Submitted to: Pan Pacific Entomology
Publication Type: Peer Reviewed Journal
Publication Acceptance Date: April 14, 2008
Publication Date: December 12, 2008
Citation: Yee, W.L., Goughnour, R.B. 2008. Host Plant Use by and New Host Records of Apple Maggot, Western Cherry Fruit Fly, and Other Rhagoletis Species (Diptera: Tephritidae). I. Central Washington State. Pan Pacific Entomology 84(3):179-193. Interpretive Summary: Apple maggot and cherry fruit flies are important quarantine pests of apples and cherries in the Pacific Northwest. Knowledge about the host plant use by these flies in central Washington, a major fruit production area, is critical in fly management and control efforts. Personnel at the USDA-ARS Yakima Agricultural Research Laboratory in Wapato, WA, are determining the host plant use of these flies by collecting fruit and rearing flies from them. We found that apple maggot flies breed in non-commercial apple and wild hawthorn near commercial growing areas, but that the density of flies is very low. Most are found in hawthorn. Non-commercial apple and hawthorn were the only two hosts of apple maggot flies found. Cherry fruit flies infested only various cherries and no other hosts. Results suggest that even though it is present, apple maggot fly likely can be managed to meet the strict quarantine requirements of apple export because of its low density. Cherry fruit fly management can be confined to cherry trees.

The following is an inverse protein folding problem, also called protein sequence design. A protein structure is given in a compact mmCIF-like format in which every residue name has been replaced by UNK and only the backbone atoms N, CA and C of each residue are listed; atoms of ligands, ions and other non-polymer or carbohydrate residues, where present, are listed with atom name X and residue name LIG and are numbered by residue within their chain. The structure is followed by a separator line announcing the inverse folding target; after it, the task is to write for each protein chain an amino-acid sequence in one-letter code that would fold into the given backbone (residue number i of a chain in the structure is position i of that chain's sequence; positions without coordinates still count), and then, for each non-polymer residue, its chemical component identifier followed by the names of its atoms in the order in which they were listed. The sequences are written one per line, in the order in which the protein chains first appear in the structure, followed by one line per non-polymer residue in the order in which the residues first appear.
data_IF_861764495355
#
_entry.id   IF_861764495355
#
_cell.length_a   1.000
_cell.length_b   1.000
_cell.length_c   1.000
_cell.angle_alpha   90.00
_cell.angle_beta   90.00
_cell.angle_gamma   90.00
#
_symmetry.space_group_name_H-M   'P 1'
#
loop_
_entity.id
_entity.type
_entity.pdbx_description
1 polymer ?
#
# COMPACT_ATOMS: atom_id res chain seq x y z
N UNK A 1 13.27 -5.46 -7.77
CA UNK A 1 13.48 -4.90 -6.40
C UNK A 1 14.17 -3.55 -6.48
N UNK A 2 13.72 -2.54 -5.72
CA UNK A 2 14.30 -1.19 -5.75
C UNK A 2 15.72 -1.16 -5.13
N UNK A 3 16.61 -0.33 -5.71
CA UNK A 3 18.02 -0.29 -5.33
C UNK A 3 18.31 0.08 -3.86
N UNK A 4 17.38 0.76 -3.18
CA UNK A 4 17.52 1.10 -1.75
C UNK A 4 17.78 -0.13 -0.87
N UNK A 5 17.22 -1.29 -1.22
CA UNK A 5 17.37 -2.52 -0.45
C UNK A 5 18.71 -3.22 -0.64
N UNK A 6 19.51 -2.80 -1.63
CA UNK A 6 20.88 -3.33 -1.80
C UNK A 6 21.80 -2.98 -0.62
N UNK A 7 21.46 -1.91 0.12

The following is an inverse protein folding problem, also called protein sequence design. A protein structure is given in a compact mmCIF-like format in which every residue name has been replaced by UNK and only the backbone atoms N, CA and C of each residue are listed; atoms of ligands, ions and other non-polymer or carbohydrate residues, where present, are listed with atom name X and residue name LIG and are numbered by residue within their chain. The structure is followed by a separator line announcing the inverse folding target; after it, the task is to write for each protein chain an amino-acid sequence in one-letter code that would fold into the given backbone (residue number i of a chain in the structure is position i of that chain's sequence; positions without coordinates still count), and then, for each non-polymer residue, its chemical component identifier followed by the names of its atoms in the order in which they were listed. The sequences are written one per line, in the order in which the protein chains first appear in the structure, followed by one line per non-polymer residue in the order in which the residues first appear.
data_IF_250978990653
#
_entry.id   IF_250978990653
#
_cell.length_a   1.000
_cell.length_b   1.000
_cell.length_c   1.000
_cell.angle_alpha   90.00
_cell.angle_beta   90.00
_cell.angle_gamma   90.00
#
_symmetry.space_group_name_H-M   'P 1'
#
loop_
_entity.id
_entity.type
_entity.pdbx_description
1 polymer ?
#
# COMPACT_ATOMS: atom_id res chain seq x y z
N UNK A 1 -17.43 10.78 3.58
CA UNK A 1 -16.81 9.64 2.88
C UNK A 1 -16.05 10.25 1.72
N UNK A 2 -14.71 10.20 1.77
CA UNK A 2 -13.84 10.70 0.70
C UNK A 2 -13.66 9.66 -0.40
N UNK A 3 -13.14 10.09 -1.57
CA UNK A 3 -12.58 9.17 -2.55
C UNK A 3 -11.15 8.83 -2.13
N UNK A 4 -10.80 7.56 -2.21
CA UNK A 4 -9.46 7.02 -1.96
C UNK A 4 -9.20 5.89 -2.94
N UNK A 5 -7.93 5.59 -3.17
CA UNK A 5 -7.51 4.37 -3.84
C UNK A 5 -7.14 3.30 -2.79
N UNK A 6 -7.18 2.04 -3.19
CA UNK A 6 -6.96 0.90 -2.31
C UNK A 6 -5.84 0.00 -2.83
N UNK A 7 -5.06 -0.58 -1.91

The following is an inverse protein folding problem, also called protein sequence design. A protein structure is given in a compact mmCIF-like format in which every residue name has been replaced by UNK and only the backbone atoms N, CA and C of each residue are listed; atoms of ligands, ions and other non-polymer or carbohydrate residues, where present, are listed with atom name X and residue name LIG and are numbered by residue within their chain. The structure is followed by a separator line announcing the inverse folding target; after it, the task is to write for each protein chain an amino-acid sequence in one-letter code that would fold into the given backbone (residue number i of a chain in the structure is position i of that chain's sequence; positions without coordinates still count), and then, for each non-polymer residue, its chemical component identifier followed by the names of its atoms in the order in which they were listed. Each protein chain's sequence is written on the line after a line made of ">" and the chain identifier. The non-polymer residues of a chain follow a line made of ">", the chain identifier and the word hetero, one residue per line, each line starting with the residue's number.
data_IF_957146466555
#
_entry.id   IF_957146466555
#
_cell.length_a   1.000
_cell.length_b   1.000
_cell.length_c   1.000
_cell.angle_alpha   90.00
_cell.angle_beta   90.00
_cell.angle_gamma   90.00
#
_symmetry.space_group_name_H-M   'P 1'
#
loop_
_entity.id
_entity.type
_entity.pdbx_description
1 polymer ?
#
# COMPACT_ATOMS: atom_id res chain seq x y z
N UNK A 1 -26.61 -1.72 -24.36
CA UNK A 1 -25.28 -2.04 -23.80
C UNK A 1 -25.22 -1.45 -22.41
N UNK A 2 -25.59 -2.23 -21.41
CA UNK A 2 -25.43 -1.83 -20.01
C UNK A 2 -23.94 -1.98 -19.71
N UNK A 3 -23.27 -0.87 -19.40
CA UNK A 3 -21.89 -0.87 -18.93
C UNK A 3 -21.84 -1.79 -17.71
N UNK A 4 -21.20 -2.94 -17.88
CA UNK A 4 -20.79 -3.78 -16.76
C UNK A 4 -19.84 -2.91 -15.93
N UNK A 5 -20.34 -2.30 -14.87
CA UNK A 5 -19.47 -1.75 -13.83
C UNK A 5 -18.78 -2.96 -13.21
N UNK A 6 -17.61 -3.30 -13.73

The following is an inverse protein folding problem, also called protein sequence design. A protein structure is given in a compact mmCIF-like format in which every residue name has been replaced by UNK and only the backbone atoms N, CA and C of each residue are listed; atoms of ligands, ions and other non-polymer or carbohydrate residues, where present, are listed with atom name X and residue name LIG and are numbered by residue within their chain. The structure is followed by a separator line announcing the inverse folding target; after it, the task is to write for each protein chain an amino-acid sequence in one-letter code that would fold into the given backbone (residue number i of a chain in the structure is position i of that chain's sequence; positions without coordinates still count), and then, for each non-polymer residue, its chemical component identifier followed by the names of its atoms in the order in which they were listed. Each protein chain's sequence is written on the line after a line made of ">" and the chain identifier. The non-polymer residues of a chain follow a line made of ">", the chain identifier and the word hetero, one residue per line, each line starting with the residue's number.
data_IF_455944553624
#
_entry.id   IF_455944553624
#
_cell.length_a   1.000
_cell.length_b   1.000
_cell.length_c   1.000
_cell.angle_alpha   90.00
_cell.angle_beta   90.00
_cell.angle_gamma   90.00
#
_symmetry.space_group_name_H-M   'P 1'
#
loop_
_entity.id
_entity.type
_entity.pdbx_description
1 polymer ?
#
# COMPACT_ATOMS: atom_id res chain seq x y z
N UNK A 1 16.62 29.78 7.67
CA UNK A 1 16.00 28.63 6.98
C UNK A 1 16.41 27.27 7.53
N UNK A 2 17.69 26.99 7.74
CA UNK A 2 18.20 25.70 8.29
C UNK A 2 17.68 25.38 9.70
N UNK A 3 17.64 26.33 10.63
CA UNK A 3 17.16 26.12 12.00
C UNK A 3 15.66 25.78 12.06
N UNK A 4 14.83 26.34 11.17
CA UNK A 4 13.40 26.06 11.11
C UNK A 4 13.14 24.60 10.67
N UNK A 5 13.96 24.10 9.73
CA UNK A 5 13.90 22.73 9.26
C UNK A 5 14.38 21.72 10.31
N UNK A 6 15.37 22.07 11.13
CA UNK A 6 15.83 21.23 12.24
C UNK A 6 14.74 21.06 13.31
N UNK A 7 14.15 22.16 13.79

Technical Abstract: Host plant use by apple maggot fly, Rhagoletis pomonella (Walsh), western cherry fruit fly, Rhagoletis indifferens Curran, and other Rhagoletis species (Diptera: Tephritidae) in five cities or towns and several habitats of difference commercial importance within south central Washington state was determined in 2004 to 2006. Rhagoletis pomonella larvae infested 0 to 1.6% of non-commercial apple trees, Malus domestica (Borkh.) Borkh., and 0 to 22.5% of wild black hawthorn, Crataegus douglasii Lindl., the first data showing R. pomonella has established within this part of the state. Rhagoletis indifferens infested 81.8 to 100% of non-commercial sweet and sour cherry trees (Prunus avium (L.) L. and Prunus cerasus L.) (0% in one area) and 21.7 to 94.7% of wild bitter cherry trees, Prunus emarginata (Dougl. ex Hook.) D. Dietr. Rhagoletis zephyria Snow, Rhagoletis basiola (Osten Sacken), Rhagoletis tabellaria (Fitch), Rhagoletis berberis Curran, and Rhagoletis completa Cresson infested their hosts at frequencies of 0 or 15.4 to 100% of plants. In south central Washington, the host breadth of R. pomonella is narrow perhaps because of the hot and dry conditions, low fly densities, and low host plant abundance outside of orchards. Here, R. pomonella likely can be managed to meet the strict quarantine requirements of apple export. Rhagoletis indifferens management can be confined to sweet and sour cherry trees. Responses of various Rhagoletis species to plant cues and survival of flies in dry climates need to be determined to understand patterns of host use and population densities in Washington.